Response to Nadine Pierre Jean
This post presents guidelines on screening procedures for eating disorders, including anorexia nervosa, bulimia nervosa, and binge eating. The use of the Sick Control One stone Fat Food (SCOFF) tool is suggested as the primary measure for screening (George, 2015). However, in some patient scenarios, this measure may be inappropriate. For example, some other mental disorders, such as major depressive disorder, may have similar symptoms (National Institute of Mental Health, 2018). The patient with such a condition may also believe that they are fat and report the loss of weight while not having an eating disorder. Thus, the SCOFF tool would provide a misleading result and may lead to poor patient outcomes.
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In such a scenario, I would evaluate not only the patient’s answers but other symptoms that may indicate the condition. For example, an individual may be initially referred to the screening for anorexia, bulimia or binge eating but show signs of suicidal behavior, which means that it is vital to assess their general mental health state and consider the prevalence of other conditions rather than an eating disorder.
As an advanced practice nurse, I would try to incorporate the suggested guidelines into my practice, while using a comprehensive approach to screening for eating disorders. I would advocate for using the SCOFF tool in cases when patients feel comfortable with answering questions and sharing personal information. However, if individuals are nervous or irritated, I would suggest the utilization of other types of evaluation, such as self-assessment questionnaires and the analysis of patients’ behavior related to diet and nutrition.
Response to Melissa Bosser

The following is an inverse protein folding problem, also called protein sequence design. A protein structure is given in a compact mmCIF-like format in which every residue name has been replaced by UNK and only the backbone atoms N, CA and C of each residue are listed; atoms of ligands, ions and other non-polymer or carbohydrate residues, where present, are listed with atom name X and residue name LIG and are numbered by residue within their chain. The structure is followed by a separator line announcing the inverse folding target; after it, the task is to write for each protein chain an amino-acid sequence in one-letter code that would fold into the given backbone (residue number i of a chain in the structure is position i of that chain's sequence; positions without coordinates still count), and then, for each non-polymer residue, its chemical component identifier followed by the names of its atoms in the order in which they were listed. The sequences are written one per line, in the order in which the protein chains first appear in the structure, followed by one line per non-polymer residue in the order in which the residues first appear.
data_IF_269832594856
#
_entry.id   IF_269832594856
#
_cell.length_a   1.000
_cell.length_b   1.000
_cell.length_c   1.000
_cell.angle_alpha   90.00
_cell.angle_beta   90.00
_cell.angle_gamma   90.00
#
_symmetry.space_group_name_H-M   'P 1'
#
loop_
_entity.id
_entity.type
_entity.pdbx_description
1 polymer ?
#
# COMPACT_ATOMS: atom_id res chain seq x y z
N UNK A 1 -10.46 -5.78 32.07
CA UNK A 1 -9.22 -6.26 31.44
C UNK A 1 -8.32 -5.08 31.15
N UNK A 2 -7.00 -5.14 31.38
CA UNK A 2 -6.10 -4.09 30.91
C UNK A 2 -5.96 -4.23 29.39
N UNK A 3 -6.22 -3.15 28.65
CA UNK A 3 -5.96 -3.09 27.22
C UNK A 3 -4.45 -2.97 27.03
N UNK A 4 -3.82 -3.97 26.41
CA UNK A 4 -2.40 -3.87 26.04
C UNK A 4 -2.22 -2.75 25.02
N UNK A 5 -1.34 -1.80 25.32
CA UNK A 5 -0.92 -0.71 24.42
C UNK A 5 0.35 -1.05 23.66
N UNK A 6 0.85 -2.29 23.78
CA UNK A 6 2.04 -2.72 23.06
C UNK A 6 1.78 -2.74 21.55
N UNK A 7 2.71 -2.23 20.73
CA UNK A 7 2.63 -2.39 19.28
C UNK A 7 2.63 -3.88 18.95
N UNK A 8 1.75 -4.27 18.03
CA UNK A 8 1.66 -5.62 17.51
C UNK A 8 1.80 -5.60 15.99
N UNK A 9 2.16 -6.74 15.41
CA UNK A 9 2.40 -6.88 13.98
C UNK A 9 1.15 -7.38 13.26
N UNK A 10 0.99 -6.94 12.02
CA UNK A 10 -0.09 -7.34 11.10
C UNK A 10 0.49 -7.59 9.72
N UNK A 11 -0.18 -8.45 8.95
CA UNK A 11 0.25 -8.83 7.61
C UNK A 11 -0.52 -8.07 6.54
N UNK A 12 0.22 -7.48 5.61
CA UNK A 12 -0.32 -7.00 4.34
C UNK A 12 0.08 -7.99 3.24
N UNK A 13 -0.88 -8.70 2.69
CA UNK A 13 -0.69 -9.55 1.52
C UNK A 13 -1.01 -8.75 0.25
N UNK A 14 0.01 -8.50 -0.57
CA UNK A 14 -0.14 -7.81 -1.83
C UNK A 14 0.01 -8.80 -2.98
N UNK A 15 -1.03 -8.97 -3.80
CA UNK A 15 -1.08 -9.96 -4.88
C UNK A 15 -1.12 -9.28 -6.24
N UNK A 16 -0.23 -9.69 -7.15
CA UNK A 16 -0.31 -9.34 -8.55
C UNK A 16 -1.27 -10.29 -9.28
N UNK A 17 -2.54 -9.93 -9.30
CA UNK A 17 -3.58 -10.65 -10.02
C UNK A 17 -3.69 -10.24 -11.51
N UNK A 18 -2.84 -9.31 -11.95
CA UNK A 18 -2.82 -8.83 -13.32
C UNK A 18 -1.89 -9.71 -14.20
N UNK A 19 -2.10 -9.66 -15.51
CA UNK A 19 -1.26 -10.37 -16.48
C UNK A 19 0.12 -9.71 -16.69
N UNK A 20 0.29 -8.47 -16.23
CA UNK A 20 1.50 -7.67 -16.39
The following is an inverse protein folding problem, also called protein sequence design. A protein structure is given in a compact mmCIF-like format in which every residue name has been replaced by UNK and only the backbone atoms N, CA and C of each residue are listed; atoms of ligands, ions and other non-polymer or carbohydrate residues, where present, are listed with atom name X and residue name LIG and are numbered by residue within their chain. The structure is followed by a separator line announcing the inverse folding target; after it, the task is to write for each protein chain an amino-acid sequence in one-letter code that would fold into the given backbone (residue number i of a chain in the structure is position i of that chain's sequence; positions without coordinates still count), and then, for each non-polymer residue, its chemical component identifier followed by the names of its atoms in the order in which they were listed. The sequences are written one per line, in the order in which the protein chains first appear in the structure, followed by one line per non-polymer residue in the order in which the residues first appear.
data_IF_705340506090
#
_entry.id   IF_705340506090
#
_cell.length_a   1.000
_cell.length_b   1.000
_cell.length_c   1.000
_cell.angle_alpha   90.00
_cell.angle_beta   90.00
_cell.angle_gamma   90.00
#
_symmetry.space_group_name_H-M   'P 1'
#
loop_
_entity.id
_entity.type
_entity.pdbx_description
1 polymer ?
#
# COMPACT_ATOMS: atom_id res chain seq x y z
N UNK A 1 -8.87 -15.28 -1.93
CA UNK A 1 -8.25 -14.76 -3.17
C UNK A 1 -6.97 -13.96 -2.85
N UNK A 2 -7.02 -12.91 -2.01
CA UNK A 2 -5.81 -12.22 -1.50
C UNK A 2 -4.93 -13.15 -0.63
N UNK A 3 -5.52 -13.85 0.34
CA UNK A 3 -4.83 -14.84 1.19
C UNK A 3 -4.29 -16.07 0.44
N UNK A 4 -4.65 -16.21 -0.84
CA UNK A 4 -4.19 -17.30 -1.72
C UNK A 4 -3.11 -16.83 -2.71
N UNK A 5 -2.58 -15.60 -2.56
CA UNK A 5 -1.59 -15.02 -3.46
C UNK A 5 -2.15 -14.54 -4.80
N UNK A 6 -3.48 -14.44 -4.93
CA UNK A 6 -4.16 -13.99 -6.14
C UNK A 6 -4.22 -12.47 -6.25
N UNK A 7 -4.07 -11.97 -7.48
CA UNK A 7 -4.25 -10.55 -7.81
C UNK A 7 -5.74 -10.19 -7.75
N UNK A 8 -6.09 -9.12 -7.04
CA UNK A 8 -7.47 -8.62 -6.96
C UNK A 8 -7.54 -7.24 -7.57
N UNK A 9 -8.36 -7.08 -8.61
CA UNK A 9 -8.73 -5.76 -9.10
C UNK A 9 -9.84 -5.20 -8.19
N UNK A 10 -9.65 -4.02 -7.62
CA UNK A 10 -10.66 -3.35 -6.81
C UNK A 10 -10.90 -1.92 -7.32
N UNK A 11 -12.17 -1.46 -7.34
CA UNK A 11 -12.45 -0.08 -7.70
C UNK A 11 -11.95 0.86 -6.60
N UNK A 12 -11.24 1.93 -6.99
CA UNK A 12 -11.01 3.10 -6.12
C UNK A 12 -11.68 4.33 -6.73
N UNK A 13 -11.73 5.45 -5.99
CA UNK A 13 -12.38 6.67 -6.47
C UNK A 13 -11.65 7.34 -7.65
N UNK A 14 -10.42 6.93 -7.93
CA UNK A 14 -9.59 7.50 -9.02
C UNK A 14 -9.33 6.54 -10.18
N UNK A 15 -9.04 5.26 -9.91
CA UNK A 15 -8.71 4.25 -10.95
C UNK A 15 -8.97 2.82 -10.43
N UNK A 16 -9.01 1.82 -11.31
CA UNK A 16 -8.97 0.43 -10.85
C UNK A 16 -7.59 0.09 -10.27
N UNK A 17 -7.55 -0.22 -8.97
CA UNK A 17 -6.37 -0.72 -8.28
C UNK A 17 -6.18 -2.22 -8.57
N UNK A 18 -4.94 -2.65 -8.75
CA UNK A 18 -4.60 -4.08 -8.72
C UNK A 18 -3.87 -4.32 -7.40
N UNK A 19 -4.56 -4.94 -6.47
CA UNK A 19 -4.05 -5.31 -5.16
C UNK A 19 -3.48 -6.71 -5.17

This report features several screening guidelines for different types of cancer. The recommendations include the use of Pap tests, mammogram, sigmoidoscopy, and pelvic exam. The scenario in which my colleague’s guidelines might be inappropriate is the use of mammogram for breast cancer diagnosis in women more than 74 years old (Braithwaite, Demb, & Henderson, 2016). Braithwaite et al. (2016) note that for this age group, there is a high risk of false-positive mammography result, which causes misdiagnosis. It means that the current screening guidelines may be ineffective and result in poor patient outcomes.
To provide appropriate care in the scenario with an elderly patient, it is vital to optimize the screening strategy and measure the impact of benefits and harms associated with false mammography results and misdiagnosis. Evidence suggests that in women more than 74 old, the annual screening is ineffective as it may not allow saving the patient’s life due to the average life expectancy (Braithwaite et al., 2016).
In this scenario, I would analyze the patient’s family history of breast cancer and past biopsies, as well as evaluate the level of breast density before deciding on the screening method. In addition, I would consider the life expectancy factor to assess the benefits for the individual.
As an advanced practice nurse, I would advocate for changes in the existing methods used for cancer screening in the elderly. I would suggest the implementation of other screening technologies that have emerged during recent years, such as digital tomosynthesis (Braithwaite et al., 2016). Moreover, I would insist on the changes in screening policies, asking to consider the presence of comorbidity, the life expectancy factor, and the cost-effectiveness of mammography to avoid adverse patient outcomes in elderly individuals.
Braithwaite, D., Demb, J., & Henderson, L. M. (2016). Optimal breast cancer screening strategies for older women: Current perspectives. Clinical Interventions in Aging, 11, 111-125. Web.
George, S. (2015). Screening tool detects eating disorders. Web.
National Institute of Mental Health. (2018). Depression. Web.